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June/July 2010

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Billy Boy Arnold
Back Where I Belong

Billy Boy Arnold

Billy Boy Arnold was a rarity back in the ’50s, a Chicago harmonica player who was actually born in Chicago. He learned from one of the best, receiving informal lessons from John Lee Williamson (the original Sonny Boy Williamson). Williamson was murdered soon after these lessons started, but Arnold learned his lessons well, releasing a single in 1952, where he received his nickname unexpectedly. Later, he hooked up with Bo Diddley, and played harmonica on Diddley’s 1955 recording, “I’m A Man.”

Anxious to branch out from sideman status, Arnold signed with Vee-Jay Records and released several classic sides, including “I Wish You Would,” “I Ain’t Got You,” “You Got Me Wrong,” and “Prisoner’s Plea.” In the ’60s, the blues scene dried up in Chicago and Arnold worked as a bus driver and, later, a parole officer, but he still played the blues on the side and recorded periodically. In the ’70s, he enjoyed a bit of a resurgence along with the music and he spent a good deal of time performing in Europe. In 1993, he signed with Alligator Records and recorded his “comeback” disc, Back Where I Belong. Producer/harmonica player Randy Chortkoff (now head of Delta Groove Records) teamed the veteran with his band, the Taildraggers (Zach Zunis – guitar, Andy Kaulkin – piano, Tom Leavey – bass, Lee Smith – drums), along with several other members of Los Angeles’ blues constituency, including Rick Holmstrom on guitar, Rob Rio on piano, and Jimi Bott on drums.

The first thing you notice upon listening is that, in the span of time between releases, Arnold’s voice matured into a fine blues instrument, and that he was now able to achieve an emotional feel that was not present in his earlier recordings. The second thing is that he had not lost anything on the harmonica. If anything, he’s even better than he was 20 years earlier.

Arnold introduces some solid new songs on Back Where I Belong. “Move On Down The Road” is a ’50s-era rocker, and “Fine Young Girl” feels like a blues track from the same era. “Wandering Eye” has that “Hoochie Coochie Man” beat, and “Whiskey, Beer, and Reefer” is reminiscent of a John Lee Hooker track. Bass player Leavey’s “High Fashion Woman” is an energetic track as well.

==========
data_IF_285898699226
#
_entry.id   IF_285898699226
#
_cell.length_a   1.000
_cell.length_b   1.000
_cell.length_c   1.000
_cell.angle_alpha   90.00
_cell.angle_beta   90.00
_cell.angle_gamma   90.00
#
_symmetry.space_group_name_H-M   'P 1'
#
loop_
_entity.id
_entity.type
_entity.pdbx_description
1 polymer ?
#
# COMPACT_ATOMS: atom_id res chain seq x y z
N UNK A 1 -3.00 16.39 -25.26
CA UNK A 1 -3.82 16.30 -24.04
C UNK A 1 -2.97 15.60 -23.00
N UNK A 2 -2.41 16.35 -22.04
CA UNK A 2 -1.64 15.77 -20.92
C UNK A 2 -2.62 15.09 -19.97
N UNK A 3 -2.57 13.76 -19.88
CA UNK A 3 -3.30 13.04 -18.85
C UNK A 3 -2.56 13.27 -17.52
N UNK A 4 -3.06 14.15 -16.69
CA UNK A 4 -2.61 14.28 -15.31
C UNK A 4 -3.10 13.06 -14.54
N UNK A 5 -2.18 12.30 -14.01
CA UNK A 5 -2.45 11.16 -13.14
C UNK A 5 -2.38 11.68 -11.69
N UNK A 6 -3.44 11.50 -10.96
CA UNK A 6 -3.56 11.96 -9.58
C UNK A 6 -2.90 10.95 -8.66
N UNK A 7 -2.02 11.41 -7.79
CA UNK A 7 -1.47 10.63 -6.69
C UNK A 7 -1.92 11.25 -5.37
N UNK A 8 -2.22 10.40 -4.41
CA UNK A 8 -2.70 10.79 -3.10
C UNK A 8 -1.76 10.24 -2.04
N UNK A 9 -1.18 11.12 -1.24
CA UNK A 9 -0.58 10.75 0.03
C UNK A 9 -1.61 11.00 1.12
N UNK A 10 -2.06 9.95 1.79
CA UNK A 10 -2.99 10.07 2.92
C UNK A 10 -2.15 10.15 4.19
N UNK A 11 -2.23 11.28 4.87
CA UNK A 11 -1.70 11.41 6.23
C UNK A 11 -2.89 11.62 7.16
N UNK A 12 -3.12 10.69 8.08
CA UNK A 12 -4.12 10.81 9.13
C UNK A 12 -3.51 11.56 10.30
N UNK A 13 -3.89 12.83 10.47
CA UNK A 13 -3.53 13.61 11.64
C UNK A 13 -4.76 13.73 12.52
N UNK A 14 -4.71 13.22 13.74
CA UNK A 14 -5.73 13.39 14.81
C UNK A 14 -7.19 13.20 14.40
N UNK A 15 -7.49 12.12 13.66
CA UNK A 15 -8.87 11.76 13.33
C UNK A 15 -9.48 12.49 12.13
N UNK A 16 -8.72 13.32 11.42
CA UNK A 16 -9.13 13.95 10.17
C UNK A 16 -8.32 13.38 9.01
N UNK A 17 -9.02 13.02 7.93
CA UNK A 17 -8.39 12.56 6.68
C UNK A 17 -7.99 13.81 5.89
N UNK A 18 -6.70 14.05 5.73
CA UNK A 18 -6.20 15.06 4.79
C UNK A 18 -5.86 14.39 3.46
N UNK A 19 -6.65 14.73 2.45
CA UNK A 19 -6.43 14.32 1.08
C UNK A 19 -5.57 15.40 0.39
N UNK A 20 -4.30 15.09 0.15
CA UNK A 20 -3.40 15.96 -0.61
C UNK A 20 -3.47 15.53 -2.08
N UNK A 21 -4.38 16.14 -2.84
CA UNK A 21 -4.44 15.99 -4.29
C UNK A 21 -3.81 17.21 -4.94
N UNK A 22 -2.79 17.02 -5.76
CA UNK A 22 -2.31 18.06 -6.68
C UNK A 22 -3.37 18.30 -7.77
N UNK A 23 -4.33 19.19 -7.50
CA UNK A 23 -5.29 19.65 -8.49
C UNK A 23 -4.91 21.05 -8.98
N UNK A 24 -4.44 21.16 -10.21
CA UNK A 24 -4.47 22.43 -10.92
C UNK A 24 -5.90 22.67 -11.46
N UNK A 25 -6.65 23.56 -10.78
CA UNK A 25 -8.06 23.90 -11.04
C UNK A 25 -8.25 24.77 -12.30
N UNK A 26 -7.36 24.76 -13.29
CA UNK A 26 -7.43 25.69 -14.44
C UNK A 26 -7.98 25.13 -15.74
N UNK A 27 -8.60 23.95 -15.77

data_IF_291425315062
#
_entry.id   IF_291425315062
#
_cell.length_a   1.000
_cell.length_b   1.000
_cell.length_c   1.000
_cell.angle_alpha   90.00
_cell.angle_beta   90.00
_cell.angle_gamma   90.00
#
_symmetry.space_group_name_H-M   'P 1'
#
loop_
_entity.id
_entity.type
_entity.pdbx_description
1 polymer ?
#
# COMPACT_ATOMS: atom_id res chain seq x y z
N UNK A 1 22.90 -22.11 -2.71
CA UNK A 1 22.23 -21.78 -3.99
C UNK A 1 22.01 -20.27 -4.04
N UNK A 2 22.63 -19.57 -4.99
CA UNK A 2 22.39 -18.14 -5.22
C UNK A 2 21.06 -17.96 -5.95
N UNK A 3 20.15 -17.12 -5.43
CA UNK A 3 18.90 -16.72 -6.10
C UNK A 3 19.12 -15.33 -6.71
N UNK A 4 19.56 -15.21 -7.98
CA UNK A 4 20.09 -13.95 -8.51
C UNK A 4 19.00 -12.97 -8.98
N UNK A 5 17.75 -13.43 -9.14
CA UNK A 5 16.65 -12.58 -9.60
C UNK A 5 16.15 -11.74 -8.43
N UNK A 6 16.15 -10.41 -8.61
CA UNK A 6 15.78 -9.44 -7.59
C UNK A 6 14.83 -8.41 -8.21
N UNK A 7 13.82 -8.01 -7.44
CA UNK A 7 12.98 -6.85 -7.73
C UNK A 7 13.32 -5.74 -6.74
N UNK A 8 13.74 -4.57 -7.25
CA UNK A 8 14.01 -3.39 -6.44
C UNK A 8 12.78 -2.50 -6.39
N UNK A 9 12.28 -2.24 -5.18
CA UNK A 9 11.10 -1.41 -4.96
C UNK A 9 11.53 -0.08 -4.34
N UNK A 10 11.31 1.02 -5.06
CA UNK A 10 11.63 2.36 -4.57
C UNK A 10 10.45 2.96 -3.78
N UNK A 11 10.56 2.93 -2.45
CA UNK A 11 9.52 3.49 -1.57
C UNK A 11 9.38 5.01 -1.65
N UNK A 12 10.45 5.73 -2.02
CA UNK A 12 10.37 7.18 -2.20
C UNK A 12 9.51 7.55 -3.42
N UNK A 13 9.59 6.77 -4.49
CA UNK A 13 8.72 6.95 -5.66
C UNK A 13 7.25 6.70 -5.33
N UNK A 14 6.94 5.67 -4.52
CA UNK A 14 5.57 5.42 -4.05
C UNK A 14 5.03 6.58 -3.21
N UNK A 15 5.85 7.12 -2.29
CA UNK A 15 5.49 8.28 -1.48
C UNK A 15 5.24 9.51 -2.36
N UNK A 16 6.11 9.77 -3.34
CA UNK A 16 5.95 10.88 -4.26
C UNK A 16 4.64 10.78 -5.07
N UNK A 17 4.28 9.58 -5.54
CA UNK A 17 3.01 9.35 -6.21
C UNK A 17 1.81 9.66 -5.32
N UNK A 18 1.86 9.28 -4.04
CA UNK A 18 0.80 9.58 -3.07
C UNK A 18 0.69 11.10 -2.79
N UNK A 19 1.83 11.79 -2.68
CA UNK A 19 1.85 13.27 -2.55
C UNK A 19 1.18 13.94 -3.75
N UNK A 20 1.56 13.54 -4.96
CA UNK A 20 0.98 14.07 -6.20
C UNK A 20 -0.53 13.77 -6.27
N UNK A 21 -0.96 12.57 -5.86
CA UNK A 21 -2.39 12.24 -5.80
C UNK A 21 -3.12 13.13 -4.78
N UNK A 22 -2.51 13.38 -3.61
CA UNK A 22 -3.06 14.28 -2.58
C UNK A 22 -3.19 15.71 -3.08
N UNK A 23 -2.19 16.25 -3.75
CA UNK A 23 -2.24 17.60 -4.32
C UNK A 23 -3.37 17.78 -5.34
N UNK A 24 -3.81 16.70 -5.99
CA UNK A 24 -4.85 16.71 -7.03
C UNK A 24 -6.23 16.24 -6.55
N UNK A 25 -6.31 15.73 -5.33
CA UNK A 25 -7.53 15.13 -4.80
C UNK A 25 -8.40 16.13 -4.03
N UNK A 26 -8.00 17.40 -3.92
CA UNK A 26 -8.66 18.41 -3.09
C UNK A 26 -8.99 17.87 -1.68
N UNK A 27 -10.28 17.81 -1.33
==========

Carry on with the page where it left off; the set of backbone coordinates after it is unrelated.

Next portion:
Among the covers is a manic remake of Slim Harpo’s “Shake Your Hips,” which teams Arnold in a harp battle with Lester Butler of the Red Devils. “Worried Life Blues” is a tribute to one of the great barrelhouse piano player, Big Maceo Merriwether, and on “Shake The Boogie,” he honors his mentor, John Lee “Sonny Boy” Williamson.

Three songs from Arnold’s Vee-Jay years are reprised here, too. His biggest hit, “I Wish You Would,” opens the disc in rousing fashion. “You Got Me Wrong” is as playful as it was some 35-40 years earlier. The remake of “Prisoner’s Plea” features a stellar performance from Arnold, whose vocals better convey the helplessness and regret today than in the earlier version (though I prefer the guitar work of Syl Johnson and Jody Williams in the earlier version).

Back Where I Belong helped restore Billy Boy Arnold to the prominence he deserved in the blues world and in the Windy City. He later released a noteworthy follow-up for Alligator, called Eldorado Cadillac, which featured Bob Margolin and James Wheeler on guitar. At 74, he continues to perform and record regularly, most recently with Electro-Fi, where he released the tribute album, Billy Boy Sings Sonny Boy.

--- Graham Clarke
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